A new study has said that people under scrutiny are more comfortable letting bad things happen rather than actively causing something bad.
This is because they know other people will think worse of them if they do something bad than if they let something bad happen.
The study might explain why you might be ok about not returning a 20-dollar bill back that the cashier gives you by mistake but not about stealing it.
"If a cashier gives you an extra 20-dollar bill at the register, some people think it's okay to keep the money, but many of those people would never just swipe the twenty if the cashier wasn't looking," said moral psychologist Peter DeScioli of Brandeis University.
While keeping the extra cash and not returning it is termed a sin of omission, stealing it is a sin of commission.
However, DeScioli and colleagues John Christner and Robert Kurzban of the University of Pennsylvania thought people were actually making a strategic decision about how to act based on how someone else might judge them.
The experiment involved people recruited through Amazon.com's Mechanical Turk website, which pays people small amounts of money to do tasks.
Each time, a "taker" had the option to take part of a dollar away from an "owner"-or to let a 15-second timer run out, in which case the whole dollar was automatically transferred from the owner to the taker, but with a 15-cent penalty leaving the owner with nothing and the taker with 85 cents.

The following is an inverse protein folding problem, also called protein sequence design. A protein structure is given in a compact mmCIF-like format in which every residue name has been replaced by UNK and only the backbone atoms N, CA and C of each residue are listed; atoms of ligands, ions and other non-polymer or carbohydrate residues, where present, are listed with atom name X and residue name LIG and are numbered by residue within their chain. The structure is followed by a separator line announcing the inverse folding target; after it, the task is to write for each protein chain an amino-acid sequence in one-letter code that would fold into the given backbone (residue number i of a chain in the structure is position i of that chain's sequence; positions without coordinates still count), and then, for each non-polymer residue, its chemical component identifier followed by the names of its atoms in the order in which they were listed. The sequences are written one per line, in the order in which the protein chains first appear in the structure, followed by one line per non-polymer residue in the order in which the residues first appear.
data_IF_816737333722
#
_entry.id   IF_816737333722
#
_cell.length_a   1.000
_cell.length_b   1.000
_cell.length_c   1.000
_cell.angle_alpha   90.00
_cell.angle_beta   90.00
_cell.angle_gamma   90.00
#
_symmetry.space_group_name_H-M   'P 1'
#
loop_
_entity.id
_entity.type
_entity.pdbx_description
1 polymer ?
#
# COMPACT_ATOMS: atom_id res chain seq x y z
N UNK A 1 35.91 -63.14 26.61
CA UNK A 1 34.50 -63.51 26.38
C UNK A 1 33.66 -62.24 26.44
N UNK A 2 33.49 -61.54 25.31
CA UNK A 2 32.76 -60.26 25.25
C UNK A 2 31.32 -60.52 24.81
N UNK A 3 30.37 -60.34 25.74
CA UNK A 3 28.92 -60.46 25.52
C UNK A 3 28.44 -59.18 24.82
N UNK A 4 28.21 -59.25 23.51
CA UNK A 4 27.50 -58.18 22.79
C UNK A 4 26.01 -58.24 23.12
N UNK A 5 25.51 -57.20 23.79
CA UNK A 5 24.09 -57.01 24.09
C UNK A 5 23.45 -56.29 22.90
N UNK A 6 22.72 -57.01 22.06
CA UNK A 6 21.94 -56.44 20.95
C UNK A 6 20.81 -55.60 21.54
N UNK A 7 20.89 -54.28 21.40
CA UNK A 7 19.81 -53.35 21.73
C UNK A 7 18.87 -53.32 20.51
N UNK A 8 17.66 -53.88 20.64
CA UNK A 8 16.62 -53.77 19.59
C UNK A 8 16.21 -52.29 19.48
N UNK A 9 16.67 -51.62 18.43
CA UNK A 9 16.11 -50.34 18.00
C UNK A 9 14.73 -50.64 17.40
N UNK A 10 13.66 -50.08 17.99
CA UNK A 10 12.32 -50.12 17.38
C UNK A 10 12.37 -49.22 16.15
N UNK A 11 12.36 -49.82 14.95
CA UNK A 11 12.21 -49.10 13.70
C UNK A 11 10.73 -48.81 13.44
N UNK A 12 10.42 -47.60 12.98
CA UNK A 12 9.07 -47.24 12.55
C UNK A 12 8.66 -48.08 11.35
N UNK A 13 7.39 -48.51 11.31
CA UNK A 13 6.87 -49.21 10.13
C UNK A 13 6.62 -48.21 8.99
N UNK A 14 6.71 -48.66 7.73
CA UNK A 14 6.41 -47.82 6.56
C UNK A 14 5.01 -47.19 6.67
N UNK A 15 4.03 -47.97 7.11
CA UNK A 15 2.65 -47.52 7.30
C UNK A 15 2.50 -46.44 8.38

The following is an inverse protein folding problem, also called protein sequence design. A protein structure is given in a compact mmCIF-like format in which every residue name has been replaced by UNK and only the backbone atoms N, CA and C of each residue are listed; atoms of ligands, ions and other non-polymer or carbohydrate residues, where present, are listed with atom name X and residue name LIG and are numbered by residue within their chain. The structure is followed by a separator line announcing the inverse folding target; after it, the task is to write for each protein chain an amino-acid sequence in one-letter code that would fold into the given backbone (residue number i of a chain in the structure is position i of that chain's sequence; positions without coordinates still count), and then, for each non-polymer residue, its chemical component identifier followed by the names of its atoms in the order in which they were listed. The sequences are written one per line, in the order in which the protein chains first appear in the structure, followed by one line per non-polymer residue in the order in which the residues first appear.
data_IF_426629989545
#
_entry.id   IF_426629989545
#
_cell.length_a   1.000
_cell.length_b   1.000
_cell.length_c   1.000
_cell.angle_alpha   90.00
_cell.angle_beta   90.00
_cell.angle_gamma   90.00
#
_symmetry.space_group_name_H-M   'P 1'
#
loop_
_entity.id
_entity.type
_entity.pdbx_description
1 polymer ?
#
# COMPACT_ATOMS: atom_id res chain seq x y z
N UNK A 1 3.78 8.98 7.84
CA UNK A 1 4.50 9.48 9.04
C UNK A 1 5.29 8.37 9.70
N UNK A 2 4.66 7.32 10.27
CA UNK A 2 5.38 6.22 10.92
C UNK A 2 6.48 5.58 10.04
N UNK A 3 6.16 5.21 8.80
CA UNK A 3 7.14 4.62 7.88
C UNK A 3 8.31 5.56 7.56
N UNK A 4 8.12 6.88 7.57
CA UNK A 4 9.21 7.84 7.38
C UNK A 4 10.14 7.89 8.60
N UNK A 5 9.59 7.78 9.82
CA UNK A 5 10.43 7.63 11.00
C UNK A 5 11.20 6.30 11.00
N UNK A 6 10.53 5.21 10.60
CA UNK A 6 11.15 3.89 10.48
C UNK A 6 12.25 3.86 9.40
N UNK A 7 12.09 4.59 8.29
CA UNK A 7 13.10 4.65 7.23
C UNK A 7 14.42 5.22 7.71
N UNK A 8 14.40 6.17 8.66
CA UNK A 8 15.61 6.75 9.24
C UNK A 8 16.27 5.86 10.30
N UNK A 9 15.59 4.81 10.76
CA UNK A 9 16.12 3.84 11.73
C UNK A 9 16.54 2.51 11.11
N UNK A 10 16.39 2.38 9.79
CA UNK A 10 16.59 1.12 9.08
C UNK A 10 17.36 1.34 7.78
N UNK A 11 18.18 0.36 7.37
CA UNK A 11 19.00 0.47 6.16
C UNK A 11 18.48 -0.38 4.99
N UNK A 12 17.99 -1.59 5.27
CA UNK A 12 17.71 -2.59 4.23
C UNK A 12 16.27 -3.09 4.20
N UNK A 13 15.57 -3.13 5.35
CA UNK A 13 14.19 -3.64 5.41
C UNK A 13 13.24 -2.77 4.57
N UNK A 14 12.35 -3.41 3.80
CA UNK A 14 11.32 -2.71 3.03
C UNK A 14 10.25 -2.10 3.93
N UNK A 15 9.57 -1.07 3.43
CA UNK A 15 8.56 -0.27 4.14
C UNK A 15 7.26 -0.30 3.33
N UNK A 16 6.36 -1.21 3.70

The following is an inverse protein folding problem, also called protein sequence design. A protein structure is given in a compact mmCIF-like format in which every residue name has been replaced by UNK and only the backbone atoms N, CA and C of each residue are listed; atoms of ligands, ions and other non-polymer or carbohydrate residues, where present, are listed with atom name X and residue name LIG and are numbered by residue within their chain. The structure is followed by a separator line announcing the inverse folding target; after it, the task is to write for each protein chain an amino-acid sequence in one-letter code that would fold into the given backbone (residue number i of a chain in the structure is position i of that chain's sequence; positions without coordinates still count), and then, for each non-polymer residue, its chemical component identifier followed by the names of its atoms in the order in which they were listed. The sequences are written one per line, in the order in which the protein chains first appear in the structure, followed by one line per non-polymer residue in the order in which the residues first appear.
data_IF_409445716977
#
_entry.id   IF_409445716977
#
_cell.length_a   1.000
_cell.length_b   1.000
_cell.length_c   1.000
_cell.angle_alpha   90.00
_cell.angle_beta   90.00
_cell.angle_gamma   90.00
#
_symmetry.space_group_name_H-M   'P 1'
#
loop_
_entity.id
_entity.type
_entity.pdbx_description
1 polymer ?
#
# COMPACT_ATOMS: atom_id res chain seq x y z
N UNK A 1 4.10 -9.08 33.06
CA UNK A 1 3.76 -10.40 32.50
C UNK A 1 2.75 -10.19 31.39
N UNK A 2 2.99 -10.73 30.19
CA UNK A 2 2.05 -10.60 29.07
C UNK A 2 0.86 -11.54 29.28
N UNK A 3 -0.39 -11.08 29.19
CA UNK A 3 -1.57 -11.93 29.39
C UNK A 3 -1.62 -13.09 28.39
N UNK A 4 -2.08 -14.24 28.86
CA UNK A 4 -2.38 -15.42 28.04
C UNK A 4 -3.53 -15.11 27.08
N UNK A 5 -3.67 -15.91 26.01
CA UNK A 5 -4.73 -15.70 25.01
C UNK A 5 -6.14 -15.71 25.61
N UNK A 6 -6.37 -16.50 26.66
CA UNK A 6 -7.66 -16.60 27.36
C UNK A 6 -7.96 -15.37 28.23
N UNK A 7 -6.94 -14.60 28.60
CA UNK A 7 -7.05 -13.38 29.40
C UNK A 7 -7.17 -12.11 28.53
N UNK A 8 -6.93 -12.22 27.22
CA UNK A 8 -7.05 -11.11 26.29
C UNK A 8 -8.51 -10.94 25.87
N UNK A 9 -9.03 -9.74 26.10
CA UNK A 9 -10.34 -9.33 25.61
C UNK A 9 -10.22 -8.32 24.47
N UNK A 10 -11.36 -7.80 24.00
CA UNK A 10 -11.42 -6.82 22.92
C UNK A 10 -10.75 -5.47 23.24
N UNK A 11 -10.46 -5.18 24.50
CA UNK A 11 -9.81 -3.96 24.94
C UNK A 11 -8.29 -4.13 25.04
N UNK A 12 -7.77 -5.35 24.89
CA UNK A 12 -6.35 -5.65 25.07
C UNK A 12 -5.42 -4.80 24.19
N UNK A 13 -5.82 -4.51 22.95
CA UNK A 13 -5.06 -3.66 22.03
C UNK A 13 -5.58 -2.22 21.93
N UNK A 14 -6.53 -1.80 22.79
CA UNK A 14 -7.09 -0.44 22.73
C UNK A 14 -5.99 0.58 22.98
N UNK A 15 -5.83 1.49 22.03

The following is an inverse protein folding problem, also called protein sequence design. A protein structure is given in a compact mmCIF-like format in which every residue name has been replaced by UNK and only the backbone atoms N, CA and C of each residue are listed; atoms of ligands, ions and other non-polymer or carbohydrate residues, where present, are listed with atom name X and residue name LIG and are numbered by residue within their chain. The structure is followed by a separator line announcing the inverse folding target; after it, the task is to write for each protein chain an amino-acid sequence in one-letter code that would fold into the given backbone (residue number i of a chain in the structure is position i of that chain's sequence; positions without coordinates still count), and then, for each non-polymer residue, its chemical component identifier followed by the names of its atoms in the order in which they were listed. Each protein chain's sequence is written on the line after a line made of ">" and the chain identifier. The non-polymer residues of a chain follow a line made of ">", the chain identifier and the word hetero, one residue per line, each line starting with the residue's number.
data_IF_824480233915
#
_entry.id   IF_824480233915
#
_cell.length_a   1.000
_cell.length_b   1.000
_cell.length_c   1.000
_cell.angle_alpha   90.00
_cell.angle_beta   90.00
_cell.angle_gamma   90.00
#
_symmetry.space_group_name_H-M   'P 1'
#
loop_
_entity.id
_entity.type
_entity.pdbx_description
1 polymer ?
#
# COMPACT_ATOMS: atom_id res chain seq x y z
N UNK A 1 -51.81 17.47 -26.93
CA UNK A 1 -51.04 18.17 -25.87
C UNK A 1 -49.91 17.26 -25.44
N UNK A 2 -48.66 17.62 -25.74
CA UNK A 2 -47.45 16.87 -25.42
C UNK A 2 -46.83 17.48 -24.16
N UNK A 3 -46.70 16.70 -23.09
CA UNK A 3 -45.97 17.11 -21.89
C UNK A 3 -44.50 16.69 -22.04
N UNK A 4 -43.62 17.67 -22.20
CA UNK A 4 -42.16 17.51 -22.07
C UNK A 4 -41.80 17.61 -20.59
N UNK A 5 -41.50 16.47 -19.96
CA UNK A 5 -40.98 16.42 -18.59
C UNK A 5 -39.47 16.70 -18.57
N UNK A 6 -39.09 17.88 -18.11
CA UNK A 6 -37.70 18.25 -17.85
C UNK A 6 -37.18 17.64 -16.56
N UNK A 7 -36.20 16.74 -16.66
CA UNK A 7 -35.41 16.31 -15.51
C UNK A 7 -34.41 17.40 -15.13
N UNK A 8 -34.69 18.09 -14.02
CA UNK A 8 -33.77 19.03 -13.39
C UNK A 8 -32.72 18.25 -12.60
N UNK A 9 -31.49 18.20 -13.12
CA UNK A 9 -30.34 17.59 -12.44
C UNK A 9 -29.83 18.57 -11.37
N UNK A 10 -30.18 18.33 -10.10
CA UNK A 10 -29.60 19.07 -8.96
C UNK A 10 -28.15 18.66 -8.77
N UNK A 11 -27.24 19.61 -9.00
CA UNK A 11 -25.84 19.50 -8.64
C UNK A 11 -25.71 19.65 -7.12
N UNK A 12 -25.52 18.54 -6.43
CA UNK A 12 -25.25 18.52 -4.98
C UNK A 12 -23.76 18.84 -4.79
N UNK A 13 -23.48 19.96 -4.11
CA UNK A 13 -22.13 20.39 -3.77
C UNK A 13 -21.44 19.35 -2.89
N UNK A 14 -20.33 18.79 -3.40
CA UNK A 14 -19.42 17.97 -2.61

Sometimes a third person was involved, to judge the taker's actions and take money away from them for acting badly; sometimes they weren't.
When the takers knew that someone was judging them, 51 percent of participants let the timer run out, even though this was worse for everyone than taking 90 cents.
This percentage was significantly greater than the 28 percent who let the timer run out when there was no third person judging them. Rightly so, because the third person judged them more harshly if they outright took the 90 cents than if they let the timer run out and deprived the owner of the whole dollar.
So people were more likely to do a bad thing by omission if they knew they could be punished for it.
The researchers say the study will help experts sort out the relationship between conscience-the moral decisions you make on your own-and condemnation, the negative judgments made by people who see you act.
The study is published in Psychological Science, a journal of the Association for Psychological Science.